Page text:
Several of the books I have written have been about what happens – or what I believe needs to happen – inside the locker room. Earning Your Own Respect is about what I believe needs to be happening outside the therapy room, outside the personal growth seminars, and outside the covers of the self-help books. For as much as I believe in what I do for a living, I also believe that we must balance “study” with “application,” and “preparation” with “action.” As important as it is to break through the resistance to reaching out for help when we need it, it is equally important to learn how and when to rely on ourselves. The goal of any good therapy or strategy for personal growth should be to help set us back on our own two feet, to connect us with our own good judgment, to reintroduce us to the one person on this earth who we need to be able to trust above all others. Guess who?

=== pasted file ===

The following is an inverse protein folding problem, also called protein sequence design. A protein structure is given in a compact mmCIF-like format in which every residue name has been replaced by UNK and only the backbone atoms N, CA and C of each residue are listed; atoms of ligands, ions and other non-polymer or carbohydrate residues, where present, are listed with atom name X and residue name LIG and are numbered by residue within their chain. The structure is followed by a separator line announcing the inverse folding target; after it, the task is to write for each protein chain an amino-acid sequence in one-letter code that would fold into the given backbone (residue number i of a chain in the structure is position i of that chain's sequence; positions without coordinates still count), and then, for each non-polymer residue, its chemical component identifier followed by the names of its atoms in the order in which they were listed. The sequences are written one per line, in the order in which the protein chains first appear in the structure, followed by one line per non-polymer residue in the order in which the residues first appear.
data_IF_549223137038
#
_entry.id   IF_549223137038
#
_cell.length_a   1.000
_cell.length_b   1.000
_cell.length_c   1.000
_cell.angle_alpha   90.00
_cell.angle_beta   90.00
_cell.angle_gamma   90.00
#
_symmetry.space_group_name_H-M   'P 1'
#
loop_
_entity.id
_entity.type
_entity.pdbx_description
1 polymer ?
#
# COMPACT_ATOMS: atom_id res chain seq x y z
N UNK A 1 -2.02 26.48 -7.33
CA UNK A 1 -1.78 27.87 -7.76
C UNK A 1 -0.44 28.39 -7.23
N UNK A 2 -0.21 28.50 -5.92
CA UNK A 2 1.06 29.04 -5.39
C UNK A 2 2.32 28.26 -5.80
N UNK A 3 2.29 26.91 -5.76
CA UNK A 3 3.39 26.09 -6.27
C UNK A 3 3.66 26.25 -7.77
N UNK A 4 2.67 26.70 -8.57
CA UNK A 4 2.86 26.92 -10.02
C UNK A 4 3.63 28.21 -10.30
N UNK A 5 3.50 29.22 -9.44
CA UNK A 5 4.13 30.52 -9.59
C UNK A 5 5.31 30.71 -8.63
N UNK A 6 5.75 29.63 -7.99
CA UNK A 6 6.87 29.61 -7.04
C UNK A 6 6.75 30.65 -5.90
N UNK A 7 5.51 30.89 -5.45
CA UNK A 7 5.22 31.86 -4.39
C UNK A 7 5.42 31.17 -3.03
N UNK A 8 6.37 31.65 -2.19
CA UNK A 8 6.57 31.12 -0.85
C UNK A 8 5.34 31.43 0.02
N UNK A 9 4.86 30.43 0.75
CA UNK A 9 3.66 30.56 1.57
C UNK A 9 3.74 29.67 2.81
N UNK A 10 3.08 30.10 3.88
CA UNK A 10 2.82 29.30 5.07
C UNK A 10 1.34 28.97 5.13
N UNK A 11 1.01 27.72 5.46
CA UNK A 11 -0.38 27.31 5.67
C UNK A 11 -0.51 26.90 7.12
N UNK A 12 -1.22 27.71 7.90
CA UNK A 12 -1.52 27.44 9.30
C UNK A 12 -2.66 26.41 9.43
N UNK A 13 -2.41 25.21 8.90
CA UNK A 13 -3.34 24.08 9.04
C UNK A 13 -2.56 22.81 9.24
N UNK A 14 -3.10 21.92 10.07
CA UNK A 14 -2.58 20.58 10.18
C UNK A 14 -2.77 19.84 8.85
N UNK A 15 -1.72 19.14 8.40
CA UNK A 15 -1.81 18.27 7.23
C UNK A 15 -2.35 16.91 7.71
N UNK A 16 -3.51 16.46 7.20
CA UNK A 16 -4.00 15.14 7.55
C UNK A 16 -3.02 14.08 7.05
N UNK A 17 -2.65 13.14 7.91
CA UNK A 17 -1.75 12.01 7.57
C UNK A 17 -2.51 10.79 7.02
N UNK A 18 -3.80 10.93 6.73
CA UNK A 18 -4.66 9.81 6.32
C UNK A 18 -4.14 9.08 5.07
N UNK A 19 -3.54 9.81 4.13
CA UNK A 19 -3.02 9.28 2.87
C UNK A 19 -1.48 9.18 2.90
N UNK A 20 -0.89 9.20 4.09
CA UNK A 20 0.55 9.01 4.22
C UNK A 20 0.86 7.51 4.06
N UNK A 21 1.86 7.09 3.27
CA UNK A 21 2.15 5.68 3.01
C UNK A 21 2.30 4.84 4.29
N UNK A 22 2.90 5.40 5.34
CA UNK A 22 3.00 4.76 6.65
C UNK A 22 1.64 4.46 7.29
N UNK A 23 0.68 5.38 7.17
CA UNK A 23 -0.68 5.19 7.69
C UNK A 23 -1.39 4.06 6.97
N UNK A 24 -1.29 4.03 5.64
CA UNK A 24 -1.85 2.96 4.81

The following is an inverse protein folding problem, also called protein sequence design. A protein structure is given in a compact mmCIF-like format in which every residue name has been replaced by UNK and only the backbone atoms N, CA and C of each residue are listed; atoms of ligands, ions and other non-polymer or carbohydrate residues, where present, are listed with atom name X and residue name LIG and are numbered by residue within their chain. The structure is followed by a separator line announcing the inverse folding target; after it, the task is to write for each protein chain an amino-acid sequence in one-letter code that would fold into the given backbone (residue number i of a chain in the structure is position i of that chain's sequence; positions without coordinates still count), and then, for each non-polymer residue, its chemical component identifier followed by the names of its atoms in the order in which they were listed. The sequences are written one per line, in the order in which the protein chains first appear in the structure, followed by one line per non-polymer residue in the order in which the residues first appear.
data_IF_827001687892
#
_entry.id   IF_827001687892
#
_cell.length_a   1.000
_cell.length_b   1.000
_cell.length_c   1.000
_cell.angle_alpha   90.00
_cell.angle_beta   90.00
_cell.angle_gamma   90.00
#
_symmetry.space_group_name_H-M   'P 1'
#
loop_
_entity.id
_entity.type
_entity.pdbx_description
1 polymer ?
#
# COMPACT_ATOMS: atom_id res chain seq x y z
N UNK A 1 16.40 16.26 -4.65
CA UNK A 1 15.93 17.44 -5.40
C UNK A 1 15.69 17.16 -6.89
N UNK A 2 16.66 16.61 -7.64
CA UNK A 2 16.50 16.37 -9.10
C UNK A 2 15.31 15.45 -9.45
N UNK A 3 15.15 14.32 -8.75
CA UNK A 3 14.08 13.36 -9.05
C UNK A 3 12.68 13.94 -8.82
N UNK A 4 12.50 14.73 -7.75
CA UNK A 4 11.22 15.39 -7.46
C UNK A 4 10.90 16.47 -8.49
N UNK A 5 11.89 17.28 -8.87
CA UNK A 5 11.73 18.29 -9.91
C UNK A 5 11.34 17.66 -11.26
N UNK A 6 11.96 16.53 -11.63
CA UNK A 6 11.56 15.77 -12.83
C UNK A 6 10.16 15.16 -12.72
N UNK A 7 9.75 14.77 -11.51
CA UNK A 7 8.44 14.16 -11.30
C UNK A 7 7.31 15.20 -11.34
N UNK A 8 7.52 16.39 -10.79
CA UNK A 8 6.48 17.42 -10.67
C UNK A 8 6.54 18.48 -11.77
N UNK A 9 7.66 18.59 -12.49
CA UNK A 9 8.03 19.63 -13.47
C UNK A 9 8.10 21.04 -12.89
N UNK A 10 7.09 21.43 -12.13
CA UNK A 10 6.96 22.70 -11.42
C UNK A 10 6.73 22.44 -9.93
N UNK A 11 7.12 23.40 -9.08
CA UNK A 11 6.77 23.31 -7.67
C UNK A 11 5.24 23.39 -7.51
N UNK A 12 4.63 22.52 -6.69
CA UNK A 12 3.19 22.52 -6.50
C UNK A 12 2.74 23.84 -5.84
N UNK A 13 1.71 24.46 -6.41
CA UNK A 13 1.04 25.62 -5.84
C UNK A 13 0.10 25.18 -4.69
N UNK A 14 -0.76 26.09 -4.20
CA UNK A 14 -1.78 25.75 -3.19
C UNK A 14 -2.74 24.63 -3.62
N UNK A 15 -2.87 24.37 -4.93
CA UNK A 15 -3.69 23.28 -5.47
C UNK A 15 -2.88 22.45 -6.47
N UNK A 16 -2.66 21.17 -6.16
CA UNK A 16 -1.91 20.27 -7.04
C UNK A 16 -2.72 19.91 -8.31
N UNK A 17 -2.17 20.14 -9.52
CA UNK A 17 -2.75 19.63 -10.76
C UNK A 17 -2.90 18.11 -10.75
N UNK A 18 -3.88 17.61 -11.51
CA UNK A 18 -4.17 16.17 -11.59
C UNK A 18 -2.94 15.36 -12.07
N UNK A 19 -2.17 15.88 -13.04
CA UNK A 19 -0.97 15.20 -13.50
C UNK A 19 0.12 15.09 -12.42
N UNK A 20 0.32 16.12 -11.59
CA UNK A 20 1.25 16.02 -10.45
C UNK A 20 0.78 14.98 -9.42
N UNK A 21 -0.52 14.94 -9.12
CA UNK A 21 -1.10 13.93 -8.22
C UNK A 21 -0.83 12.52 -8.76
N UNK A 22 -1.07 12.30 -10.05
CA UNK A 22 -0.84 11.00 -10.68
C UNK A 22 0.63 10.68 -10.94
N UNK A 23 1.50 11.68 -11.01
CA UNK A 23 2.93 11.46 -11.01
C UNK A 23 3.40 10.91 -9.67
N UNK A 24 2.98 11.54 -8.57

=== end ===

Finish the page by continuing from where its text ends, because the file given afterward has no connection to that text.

+ Aligning Your Life with Your Personal Value System

In its simplest form, here is my thinking as put forth in Earning Your Own Respect: To earn your own respect you must live responsibly. To live responsibly you must identify and clarify your personal value system and act on a daily basis in accordance with that value system. In other words, you will respect yourself to the degree that you do not violate your own value system. This is one of life’s offensively simple truths, something Alcoholics Anonymous refers to as “simple, but not easy.”

I worked as a magician off and on for much of my young life and still throw in a trick or two at my seminars and speaking engagements. When demonstrating sleight of hand with a deck of playing cards, I will sometimes show an interested spectator how I accomplish a particular effect. His response is often something like, “Oh I get it. That’s simple.” And then he attempts to duplicate the moves I have shown him, only to be frustrated again and again with each repeated attempt to follow my “simple” instructions. What He has not taken into consideration is that simple does not mean easy, and that by rehearsing my sleight of hand moves for years, I have created a secondary illusion: that the card trick is both simple and easy.